Where did you write The Ice Garden?
I like to find the perfect spot, with a comfortable chair, huge desk, and absolute peace and quiet. And then I discover that I can’t write a word. So, in fact, most of The Ice Garden was written on crowded trains, in coffee shops and on the first floor of the St Albans branch of Waterstones.
What inspired you to write your book?
Really it came in hops. The image of the Ice Garden itself popped into my head fully formed, which was a stroke of luck. The idea for Jess – my main character – developed in a slower and more considered way. And, as I wrote, I figured out more and more what the story was about, and how I wanted it to feel…
Who is your favourite character in The Ice Garden and why?
I love Jess, but my favourite character is her eccentric neighbour, Mr Olmos. You learn a lot more about him in my next book, The Fire Maker, too.
How long did it take you to write The Ice Garden?
From writing the first word, to it hitting the shelves was probably about two and a half years. But I wrote various other things (mainly plays) in that time as well.
Describe your book in three words?
Magical. Eerie. Chilly.
How would you describe yourself as a child?
A little bit away with the fairies!
What was your favourite book as a child?
The Lord of The Rings. I read it over and over. I’m re-reading A Wizard of Earthsea at the moment, which I loved but had forgotten lots about. And I adored things like The Dark Is Rising series.
What was your favourite subject at school and why?
I loved English and History. I wish I’d taken the latter further, as I think it’s probably the subject I was best at. I wasn’t on such good terms with the Sciences, but now I find them fascinating.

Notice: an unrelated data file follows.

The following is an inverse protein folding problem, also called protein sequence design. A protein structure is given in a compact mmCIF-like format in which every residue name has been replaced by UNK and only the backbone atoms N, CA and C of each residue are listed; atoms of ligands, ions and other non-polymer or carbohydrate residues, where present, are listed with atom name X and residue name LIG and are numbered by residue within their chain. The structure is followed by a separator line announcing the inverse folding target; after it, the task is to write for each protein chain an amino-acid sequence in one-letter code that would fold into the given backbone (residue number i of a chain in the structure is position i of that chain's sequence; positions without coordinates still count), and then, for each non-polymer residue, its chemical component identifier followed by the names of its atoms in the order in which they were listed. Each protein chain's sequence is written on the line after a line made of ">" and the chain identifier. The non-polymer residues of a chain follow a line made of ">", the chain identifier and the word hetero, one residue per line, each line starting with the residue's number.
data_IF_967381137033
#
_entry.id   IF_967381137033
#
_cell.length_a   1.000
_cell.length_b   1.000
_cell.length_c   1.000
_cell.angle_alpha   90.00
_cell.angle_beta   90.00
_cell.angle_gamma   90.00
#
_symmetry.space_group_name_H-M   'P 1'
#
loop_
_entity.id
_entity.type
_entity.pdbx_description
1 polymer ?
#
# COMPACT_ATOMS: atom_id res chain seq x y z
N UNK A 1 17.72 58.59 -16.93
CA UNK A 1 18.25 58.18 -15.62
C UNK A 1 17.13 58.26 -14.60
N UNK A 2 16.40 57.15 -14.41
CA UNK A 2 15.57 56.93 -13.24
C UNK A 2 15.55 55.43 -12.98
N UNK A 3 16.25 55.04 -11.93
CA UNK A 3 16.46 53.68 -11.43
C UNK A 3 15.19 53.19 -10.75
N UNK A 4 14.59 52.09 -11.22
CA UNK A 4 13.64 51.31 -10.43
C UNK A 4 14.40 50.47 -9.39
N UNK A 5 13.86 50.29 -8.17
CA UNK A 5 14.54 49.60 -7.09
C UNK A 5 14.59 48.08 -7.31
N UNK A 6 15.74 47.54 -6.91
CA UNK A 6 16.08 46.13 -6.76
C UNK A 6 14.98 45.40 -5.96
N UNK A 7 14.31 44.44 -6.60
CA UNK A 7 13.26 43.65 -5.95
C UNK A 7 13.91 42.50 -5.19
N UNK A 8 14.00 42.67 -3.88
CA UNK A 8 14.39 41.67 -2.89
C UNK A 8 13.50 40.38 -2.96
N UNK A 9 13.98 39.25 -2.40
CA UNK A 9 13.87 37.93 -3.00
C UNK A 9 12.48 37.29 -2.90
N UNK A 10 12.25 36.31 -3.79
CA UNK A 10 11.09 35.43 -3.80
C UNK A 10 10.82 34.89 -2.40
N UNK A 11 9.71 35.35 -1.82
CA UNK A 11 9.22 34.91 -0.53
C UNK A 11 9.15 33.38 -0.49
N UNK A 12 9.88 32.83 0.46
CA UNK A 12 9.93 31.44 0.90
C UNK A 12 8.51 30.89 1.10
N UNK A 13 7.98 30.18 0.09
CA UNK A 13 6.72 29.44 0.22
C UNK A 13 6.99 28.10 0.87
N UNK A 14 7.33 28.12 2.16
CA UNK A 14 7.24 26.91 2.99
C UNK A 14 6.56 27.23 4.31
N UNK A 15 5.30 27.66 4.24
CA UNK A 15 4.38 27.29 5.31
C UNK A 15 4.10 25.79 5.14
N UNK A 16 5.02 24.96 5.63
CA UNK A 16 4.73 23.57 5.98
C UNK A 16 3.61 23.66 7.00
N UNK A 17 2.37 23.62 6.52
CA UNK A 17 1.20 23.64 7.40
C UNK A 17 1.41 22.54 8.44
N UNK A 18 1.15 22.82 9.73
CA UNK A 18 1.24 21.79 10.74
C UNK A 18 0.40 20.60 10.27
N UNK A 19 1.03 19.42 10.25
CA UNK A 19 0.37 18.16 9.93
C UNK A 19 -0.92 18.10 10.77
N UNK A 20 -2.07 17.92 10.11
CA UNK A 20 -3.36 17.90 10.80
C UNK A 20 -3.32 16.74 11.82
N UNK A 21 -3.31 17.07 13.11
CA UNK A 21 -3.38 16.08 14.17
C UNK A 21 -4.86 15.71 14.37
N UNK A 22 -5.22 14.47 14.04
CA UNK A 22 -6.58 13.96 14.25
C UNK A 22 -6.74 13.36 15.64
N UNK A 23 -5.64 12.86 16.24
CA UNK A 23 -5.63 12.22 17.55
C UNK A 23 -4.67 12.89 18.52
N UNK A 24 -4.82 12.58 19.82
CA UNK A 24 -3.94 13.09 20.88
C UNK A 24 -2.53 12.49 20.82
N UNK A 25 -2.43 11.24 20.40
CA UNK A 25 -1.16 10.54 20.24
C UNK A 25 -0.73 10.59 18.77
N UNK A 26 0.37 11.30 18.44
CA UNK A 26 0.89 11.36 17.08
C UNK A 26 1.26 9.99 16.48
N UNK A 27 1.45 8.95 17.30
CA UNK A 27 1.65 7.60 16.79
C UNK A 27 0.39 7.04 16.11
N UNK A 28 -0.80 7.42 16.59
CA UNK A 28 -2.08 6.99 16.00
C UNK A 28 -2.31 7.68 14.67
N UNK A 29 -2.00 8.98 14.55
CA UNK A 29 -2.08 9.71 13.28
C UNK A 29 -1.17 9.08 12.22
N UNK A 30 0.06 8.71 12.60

If you had the opportunity to meet any author (alive or dead!), who would you meet – and why?
Gah, that’s a difficult question. I’m going to go away and think about it…
Okay, I’m back. Are you still there? Good.
It would be either Stephen King or Neil Gaiman. Or, you know, both. Yeah. Both.
What advice do you have for young writers?
Write. It’s amazing how many people who want to be writers don’t actually do any writing. So, write. Write pages upon pages until writing is as natural to you as waking up in the morning. Write stories, write plays, write films. Write poems, write essays, write a fake instruction manual for your washing machine. Write whatever comes into your head and don’t worry about it being good or what someone might think about it. There’s plenty of time for that later.
Oh, yeah, and read too. That’s just as important.